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Wallston History, Family Crest & Coats of Arms



The history of the Wallston family goes back to the ancient Anglo-Saxon culture of Britain. It is derived from the family living in one of a variety of similarly-named places. Settlements named Woolstone are in Buckinghamshire and Devon. Wolstan is a parish in Warwickshire and Woolston is a hamlet in Somerset. The surname Wallston belongs to the large category of Anglo-Saxon habitation names, which are derived from pre-existing names for towns, villages, parishes, or farmsteads.

Early Origins of the Wallston family


The surname Wallston was first found in Lancashire at Woolstone, a township, in the parish and union of Warrington, hundred of West Derby. Saint Walstan (or Walston) (died 1016) dedicated his life to farming and the care of farm animals and is accordingly the patron saint of farms, farmers, farmhands, ranchers and husbandrymen. "[Bawburgh, or Babur in Norfolk] is distinguished as the birthplace of St. Walstan; he lived at Taverham, where he died in 1016, and his remains were removed hither, and enshrined in a chapel in the parish church. The resort of pilgrims to visit his shrine greatly enriched the vicar and officiating priests, who, in 1309, rebuilt the church; but the chapel in which the remains of the saint were deposited was demolished in the reign of Henry VIII." [1]CITATION[CLOSE]
Lewis, Samuel, A Topographical Dictionary of England. Institute of Historical Research, 1848, Print.

Early History of the Wallston family


This web page shows only a small excerpt of our Wallston research.
Another 159 words (11 lines of text) covering the years 1579, 1465, 1535, 1594, 1668 and 1733 are included under the topic Early Wallston History in all our PDF Extended History products and printed products wherever possible.

Wallston Spelling Variations


Until quite recently, the English language has lacked a definite system of spelling rules. Consequently, Anglo-Saxon surnames are characterized by a multitude of spelling variations. Changes in Anglo-Saxon names were influenced by the evolution of the English language, as it incorporated elements of French, Latin, and other languages. Although Medieval scribes and church officials recorded names as they sounded, so it is common to find one person referred to by several different spellings of his surname, even the most literate people varied the spelling of their own names. Variations of the name Wallston include Woolston, Woolton, Wolston and others.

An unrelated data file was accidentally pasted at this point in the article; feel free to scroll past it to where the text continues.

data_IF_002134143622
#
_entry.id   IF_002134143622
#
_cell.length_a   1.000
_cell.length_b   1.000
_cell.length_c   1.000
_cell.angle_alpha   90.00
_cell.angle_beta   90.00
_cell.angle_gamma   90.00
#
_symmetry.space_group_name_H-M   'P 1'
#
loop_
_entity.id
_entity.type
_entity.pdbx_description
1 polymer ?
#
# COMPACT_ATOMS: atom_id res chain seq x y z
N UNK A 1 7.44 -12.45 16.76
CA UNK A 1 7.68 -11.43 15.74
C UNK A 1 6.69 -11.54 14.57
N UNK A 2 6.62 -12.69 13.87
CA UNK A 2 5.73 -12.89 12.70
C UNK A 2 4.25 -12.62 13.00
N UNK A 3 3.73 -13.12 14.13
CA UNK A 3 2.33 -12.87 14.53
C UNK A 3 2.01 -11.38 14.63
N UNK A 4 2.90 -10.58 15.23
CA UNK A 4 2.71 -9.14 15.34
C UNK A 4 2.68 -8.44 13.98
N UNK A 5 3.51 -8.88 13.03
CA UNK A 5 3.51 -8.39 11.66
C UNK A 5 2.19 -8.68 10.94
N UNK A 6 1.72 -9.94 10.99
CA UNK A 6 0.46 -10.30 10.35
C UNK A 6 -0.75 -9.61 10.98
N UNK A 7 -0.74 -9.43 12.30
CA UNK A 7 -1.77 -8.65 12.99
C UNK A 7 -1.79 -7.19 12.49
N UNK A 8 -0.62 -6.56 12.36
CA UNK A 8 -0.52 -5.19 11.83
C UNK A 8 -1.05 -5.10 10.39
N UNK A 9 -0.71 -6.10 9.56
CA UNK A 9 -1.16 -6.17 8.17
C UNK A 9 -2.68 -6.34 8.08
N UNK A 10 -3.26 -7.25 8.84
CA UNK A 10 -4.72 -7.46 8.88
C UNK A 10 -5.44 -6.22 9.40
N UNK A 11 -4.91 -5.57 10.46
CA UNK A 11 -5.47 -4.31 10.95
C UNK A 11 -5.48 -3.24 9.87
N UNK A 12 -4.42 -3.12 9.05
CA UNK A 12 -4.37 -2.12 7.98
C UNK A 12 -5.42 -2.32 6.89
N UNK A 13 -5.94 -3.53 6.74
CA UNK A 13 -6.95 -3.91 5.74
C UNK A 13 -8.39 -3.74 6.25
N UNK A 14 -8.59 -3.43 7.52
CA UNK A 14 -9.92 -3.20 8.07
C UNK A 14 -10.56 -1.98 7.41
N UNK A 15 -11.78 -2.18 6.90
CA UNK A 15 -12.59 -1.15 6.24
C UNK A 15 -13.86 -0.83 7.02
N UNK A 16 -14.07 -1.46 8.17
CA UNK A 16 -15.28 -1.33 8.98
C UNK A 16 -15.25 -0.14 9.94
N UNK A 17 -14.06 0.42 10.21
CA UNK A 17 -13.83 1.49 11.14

Early Notables of the Wallston family (pre 1700)


Another 29 words (2 lines of text) are included under the topic Early Wallston Notables in all our PDF Extended History products and printed products wherever possible.

Migration of the Wallston family to the New World and Oceana


Searching for a better life, many English families migrated to British colonies. Unfortunately, the majority of them traveled under extremely harsh conditions: overcrowding on the ships caused the majority of the immigrants to arrive diseased, famished, and destitute from the long journey across the ocean. For those families that arrived safely, modest prosperity was attainable, and many went on to make invaluable contributions to the development of the cultures of the new colonies. Research into the origins of individual families in North America revealed records of the immigration of a number of people bearing the name Wallston or a variant listed above:

Wallston Settlers in United States in the 17th Century

  • John Wallston, who landed in Maryland in 1675 [2]CITATION[CLOSE]
    Filby, P. William, Meyer, Mary K., Passenger and immigration lists index : a guide to published arrival records of about 500,000 passengers who came to the United States and Canada in the seventeenth, eighteenth, and nineteenth centuries. 1982-1985 Cumulated Supplements in Four Volumes Detroit, Mich. : Gale Research Co., 1985, Print (ISBN 0-8103-1795-8)

Wallston Family Crest Products



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Citations


  1. ^ Lewis, Samuel, A Topographical Dictionary of England. Institute of Historical Research, 1848, Print.
  2. ^ Filby, P. William, Meyer, Mary K., Passenger and immigration lists index : a guide to published arrival records of about 500,000 passengers who came to the United States and Canada in the seventeenth, eighteenth, and nineteenth centuries. 1982-1985 Cumulated Supplements in Four Volumes Detroit, Mich. : Gale Research Co., 1985, Print (ISBN 0-8103-1795-8)

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